power into the deregulated market here, as well as the federal government, which last month lifted the cap on wholesale prices for electricity. “I reject the irresponsible notion that we can afford to allow our major utilities to go bankrupt,” he said.
Source: James Sterngold, NY Times
, Jan 9, 2001
Bankruptcy reform: limit Chapter 7; protect states' role.
Davis adopted the National Governors Association policy:
The Governors are particularly concerned that bankruptcy reform legislation address the following issues:
Source: NGA Economic Development Policy EDC-21: Bankruptcy Reform 01-NGA2 on Feb 15, 2001
- Prevent Chapter 7 Use by Those with the Ability to Pay: Present bankruptcy law does not prevent use of Chapter 7 by those with ability to repay, nor does it require that debtors use Chapter 13, which would require them to repay creditors what the debtor can afford. The Governors strongly support federal efforts to prevent debtors from using Chapter 7 when they are financially able to pay some or all of their unsecured debts.
- Encourage Payment of Domestic Support Obligations: Bankruptcy interferes significantly with states’ ability to assist citizens owed domestic support and to collect unpaid domestic support owed them. The Governors strongly encourage Congress to ensure that any federal bankruptcy reform requires that domestic support obligations have the highest possible repayment priority, that all domestic support obligations be nondischargeable,
and that commencement of bankruptcy not prevent the continued collection of child and other support obligations.
- Give State Claims Parity with Federal Claims in Bankruptcy: Today, bankruptcy rightly gives certain preferences in payment to federal claims against the bankruptcy estate, but similar treatment is not always accorded state claims. The Governors strongly support congressional efforts to reform the treatment of state claims in bankruptcy to provide parity of treatment with federal claims.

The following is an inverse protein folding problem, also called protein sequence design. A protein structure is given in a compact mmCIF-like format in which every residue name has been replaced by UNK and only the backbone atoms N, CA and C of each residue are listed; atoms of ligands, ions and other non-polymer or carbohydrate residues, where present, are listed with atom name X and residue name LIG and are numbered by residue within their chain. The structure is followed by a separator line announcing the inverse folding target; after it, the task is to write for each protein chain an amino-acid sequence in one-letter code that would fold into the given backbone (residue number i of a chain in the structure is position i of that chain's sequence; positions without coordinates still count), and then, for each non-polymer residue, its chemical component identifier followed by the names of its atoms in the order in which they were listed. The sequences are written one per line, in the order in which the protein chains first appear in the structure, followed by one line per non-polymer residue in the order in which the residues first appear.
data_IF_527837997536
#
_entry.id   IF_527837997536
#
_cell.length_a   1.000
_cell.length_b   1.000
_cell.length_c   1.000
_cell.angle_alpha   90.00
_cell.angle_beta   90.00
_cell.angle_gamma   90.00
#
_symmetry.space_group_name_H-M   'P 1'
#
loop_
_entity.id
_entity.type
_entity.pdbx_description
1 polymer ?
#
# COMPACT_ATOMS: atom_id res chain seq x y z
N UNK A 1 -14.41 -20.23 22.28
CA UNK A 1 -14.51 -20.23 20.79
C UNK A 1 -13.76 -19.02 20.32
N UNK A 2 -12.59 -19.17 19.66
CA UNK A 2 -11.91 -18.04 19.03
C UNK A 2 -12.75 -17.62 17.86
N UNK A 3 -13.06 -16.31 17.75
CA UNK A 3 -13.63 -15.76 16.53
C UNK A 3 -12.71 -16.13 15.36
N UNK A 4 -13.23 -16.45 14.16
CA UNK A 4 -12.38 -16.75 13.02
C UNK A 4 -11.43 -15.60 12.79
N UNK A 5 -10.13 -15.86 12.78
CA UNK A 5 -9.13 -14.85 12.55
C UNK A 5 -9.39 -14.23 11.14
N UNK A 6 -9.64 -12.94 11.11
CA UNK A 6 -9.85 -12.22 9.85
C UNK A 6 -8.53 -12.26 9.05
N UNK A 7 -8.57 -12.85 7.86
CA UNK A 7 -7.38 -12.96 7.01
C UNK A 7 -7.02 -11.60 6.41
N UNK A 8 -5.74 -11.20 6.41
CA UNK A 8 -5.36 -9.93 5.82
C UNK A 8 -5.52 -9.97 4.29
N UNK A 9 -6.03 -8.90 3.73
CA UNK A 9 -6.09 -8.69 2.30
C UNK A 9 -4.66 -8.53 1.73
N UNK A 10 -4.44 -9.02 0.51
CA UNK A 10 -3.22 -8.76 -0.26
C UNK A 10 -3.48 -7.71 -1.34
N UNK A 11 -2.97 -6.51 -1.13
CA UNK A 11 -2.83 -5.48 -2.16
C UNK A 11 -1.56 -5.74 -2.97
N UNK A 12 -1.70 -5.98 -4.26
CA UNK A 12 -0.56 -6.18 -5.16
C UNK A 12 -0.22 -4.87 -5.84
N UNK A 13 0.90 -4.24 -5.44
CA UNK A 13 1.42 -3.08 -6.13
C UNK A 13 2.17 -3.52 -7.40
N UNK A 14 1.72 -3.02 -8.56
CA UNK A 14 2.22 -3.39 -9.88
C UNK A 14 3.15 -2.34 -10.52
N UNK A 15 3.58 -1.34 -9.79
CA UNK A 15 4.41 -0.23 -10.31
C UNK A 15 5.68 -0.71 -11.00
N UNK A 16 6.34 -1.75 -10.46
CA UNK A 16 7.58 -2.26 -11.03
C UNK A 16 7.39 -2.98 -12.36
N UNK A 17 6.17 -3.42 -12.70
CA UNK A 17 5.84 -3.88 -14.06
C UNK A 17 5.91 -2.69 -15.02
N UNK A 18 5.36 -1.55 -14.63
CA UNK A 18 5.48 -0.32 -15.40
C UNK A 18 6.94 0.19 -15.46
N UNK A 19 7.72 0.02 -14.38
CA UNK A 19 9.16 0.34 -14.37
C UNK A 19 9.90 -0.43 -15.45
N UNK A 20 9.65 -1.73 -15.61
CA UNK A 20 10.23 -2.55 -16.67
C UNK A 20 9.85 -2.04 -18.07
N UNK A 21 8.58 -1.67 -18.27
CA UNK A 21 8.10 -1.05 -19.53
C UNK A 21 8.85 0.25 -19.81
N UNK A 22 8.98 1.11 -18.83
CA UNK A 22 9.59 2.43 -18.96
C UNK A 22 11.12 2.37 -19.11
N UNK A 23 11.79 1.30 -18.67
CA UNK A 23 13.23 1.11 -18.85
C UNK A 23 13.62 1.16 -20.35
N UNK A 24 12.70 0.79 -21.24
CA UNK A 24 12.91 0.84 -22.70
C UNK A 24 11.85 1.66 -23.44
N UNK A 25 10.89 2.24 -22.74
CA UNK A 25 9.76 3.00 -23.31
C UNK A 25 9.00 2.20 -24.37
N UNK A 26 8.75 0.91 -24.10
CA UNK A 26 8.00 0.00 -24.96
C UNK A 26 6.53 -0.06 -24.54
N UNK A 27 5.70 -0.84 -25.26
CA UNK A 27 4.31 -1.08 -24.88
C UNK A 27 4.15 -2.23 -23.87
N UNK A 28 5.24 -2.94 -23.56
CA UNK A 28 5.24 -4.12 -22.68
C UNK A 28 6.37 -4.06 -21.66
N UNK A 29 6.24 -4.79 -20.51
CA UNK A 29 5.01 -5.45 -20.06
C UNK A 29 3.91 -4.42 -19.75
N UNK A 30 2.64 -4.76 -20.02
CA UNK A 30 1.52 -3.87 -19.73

- Protect the State Role: The Governors oppose efforts to preempt state authority to determine exemptions under state bankruptcy law. Currently, debtors have a right to choose between federal and state exemptions. The Governors support efforts to shape bankruptcy reform policy that protects the rights of states to determine their own standards instead of having uniform federal regulations imposed without regard for individual state needs.
Uphold commitments to states before other spending.
Davis adopted the National Governors Association position paper:
The Issue The major budget issue will be over the surplus and how big of a surplus there will be. How much will be dedicated to paying down the national debt, how much to tax cuts, how much to increase defense spending, what to do about key discretionary spending programs, and whether and how to change key entitlement programs, such as Medicaid, Medicare, and Social Security? How these decisions are made could have significant impacts on the federal-state partnership, especially as they affect vital health and human services programs. What will happen to funding for priority state domestic discretionary programs for the federal fiscal year? When will Congress act?
NGA’s Position Before considering new spending initiatives or tax cuts, the federal government must first uphold its current commitments to the states.
Source: National Governors Association "Issues / Positions" 01-NGA8 on Sep 14, 2001
Page last updated: Nov 23, 2011